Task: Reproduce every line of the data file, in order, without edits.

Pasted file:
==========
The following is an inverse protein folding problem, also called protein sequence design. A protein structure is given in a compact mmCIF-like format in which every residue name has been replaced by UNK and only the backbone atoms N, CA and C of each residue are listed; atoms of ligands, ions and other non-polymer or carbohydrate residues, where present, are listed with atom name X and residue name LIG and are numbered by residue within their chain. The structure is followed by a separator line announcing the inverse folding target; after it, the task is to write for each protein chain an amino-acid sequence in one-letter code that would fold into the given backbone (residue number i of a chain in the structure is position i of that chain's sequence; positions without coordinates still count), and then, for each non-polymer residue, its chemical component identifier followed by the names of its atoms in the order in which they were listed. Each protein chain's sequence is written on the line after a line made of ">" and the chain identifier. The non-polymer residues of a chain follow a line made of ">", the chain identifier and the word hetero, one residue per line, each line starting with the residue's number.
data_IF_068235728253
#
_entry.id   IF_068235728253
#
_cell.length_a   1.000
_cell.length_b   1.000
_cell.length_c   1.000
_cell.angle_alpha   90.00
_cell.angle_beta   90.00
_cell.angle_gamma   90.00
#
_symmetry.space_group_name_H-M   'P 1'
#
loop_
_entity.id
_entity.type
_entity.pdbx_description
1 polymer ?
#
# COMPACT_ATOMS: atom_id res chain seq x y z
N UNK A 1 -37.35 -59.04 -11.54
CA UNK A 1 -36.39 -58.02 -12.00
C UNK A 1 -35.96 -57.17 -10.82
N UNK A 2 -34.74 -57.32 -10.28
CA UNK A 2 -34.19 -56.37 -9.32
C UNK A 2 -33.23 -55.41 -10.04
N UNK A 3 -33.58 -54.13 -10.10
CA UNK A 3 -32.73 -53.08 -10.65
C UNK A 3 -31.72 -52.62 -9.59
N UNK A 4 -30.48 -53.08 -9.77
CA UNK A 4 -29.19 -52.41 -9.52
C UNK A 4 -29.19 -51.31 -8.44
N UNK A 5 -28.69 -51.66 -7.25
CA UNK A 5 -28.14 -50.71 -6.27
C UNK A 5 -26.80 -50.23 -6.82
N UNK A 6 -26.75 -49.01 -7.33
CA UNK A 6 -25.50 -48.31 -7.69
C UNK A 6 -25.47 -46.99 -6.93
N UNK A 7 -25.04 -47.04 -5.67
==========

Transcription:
The following is an inverse protein folding problem, also called protein sequence design. A protein structure is given in a compact mmCIF-like format in which every residue name has been replaced by UNK and only the backbone atoms N, CA and C of each residue are listed; atoms of ligands, ions and other non-polymer or carbohydrate residues, where present, are listed with atom name X and residue name LIG and are numbered by residue within their chain. The structure is followed by a separator line announcing the inverse folding target; after it, the task is to write for each protein chain an amino-acid sequence in one-letter code that would fold into the given backbone (residue number i of a chain in the structure is position i of that chain's sequence; positions without coordinates still count), and then, for each non-polymer residue, its chemical component identifier followed by the names of its atoms in the order in which they were listed. Each protein chain's sequence is written on the line after a line made of ">" and the chain identifier. The non-polymer residues of a chain follow a line made of ">", the chain identifier and the word hetero, one residue per line, each line starting with the residue's number.
data_IF_068235728253
#
_entry.id   IF_068235728253
#
_cell.length_a   1.000
_cell.length_b   1.000
_cell.length_c   1.000
_cell.angle_alpha   90.00
_cell.angle_beta   90.00
_cell.angle_gamma   90.00
#
_symmetry.space_group_name_H-M   'P 1'
#
loop_
_entity.id
_entity.type
_entity.pdbx_description
1 polymer ?
#
# COMPACT_ATOMS: atom_id res chain seq x y z
N UNK A 1 -37.35 -59.04 -11.54
CA UNK A 1 -36.39 -58.02 -12.00
C UNK A 1 -35.96 -57.17 -10.82
N UNK A 2 -34.74 -57.32 -10.28
CA UNK A 2 -34.19 -56.37 -9.32
C UNK A 2 -33.23 -55.41 -10.04
N UNK A 3 -33.58 -54.13 -10.10
CA UNK A 3 -32.73 -53.08 -10.65
C UNK A 3 -31.72 -52.62 -9.59
N UNK A 4 -30.48 -53.08 -9.77
CA UNK A 4 -29.19 -52.41 -9.52
C UNK A 4 -29.19 -51.31 -8.44
N UNK A 5 -28.69 -51.66 -7.25
CA UNK A 5 -28.14 -50.71 -6.27
C UNK A 5 -26.80 -50.23 -6.82
N UNK A 6 -26.75 -49.01 -7.33
CA UNK A 6 -25.50 -48.31 -7.69
C UNK A 6 -25.47 -46.99 -6.93
N UNK A 7 -25.04 -47.04 -5.67